Willie Nelson is too contented with life to spend much time looking at his calendar. The founder of the “outlaw country” music movement is still moving down the road just before his 84th birthday later this month. The singer-songwriter has penned a catalog of songs reads like a chronicle of 70 years of hits through heartache and hope, and the story continues. Willie has a new album, “God’s Problem Child,” ready for release on the day before that big birthday later this month, and reflects on how his younger years were much darker than these days. The music always drives the man from Abbott, TX to brighter horizons and his next gig to play.

Too much life, laughter, and music to come

“I’ve been killed several times throughout the years,” Willie jokes with Bob Schieffer on “CBS Sunday Morning,” adding “so I just thought I'd write something about it.” It's fitting that the two contemporaries are discussing “Still Not Dead,” a song featured on the new album to which both can relate with humor.

No one is counting numbers or erroneous press reports of Willie Nelson's passing, but the latest collection makes the 110th album for Nelson, not counting varied collections. The artist recalls the early struggles of his career in Nashville, when his songs like “Crazy,” “Hello Walls,” and countless more were snagged for other artists, while their composer’s vocals were deemed not suitable for recording. At one particularly low point, the artist plopped himself in the middle of a Nashville street, hoping to be hit by a car. “I was going from one relationship to the other, marriage and divorce,” describes Nelson, noting that songwriters get the best material “from headaches and heartache.” Fortunately, traffic was light that night, and a bright horizon was waiting for Willie in Texas.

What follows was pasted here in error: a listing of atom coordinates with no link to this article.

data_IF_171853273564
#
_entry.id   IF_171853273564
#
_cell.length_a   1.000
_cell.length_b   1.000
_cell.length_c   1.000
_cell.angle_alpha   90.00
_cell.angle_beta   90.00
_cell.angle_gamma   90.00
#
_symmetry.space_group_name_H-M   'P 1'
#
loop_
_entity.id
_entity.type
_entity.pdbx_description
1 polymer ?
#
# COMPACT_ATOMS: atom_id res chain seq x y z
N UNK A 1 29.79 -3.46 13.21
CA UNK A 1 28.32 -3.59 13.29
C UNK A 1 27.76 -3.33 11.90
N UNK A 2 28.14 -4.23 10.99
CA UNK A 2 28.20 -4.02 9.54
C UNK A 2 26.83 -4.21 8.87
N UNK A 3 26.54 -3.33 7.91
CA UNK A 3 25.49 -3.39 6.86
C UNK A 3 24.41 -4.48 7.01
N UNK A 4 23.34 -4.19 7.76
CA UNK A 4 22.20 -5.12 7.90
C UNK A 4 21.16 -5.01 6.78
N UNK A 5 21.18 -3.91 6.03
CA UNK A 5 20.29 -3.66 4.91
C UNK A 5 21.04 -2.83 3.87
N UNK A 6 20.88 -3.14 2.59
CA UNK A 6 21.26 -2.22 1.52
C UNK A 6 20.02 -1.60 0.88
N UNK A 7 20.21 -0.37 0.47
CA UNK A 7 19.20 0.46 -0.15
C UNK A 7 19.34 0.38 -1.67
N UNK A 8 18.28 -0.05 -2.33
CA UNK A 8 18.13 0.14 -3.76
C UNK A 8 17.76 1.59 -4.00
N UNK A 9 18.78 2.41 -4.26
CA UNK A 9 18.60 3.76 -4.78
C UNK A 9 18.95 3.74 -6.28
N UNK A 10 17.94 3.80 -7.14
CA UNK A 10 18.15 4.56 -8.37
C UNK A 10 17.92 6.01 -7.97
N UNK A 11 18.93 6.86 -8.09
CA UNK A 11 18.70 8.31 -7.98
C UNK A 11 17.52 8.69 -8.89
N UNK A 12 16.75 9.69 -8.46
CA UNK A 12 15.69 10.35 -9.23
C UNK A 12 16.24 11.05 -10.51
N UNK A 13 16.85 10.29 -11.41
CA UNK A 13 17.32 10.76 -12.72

Giving up on “establishment” Nashville, Willie returned to Texas, took on his authentic persona, and teamed up with friends like Waylon Jennings, and nothing has been the same for him or country music since.

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He still plays “on the road again” with about 100 dates per year, but Willie Nelson can also draw a crowd in his own backyard.

The Mayor of Luck

Some years back, Willie Nelson fulfilled a dream to have his own Western town created near his property outside of Austin, and he named the municipality “Luck.” Hosting annual music events at the Luck Reunion is more than a good time for fans. It has become a movement for fostering new artists in music and art, and even chefs who create under their own calling. The mission is to “cultivate the new while showing honor to influence” per the website. Last year, Valerie June and Margo Price were among the esteemed headliners.

The family is one of the sweetest joys now for Willie Nelson, as moments of embraces and laughter with sons, Lukas and Micah, provide interludes to the music. His great-niece coordinates the event. Sister, Bobbie plays piano every night, and praises “he's really a poet” of her little brother, who still writes songs simply from the heart.

Fourth wife, Annie, has been with Willie for over 30 years, 23 years his junior, and she remains sure that “his goal is to wear me out so that we’re both the same age.”

Willie Nelson seems as ageless as his music. “The truth matters,” the songwriter says, paraphrasing Harlan Howard, noting that using more than three chords is permissible. The music has always spoken a real man’s story in truth, and right now, he agrees, “I haven't really got anything to bitch about,” and all music lovers can wish for is a few more years.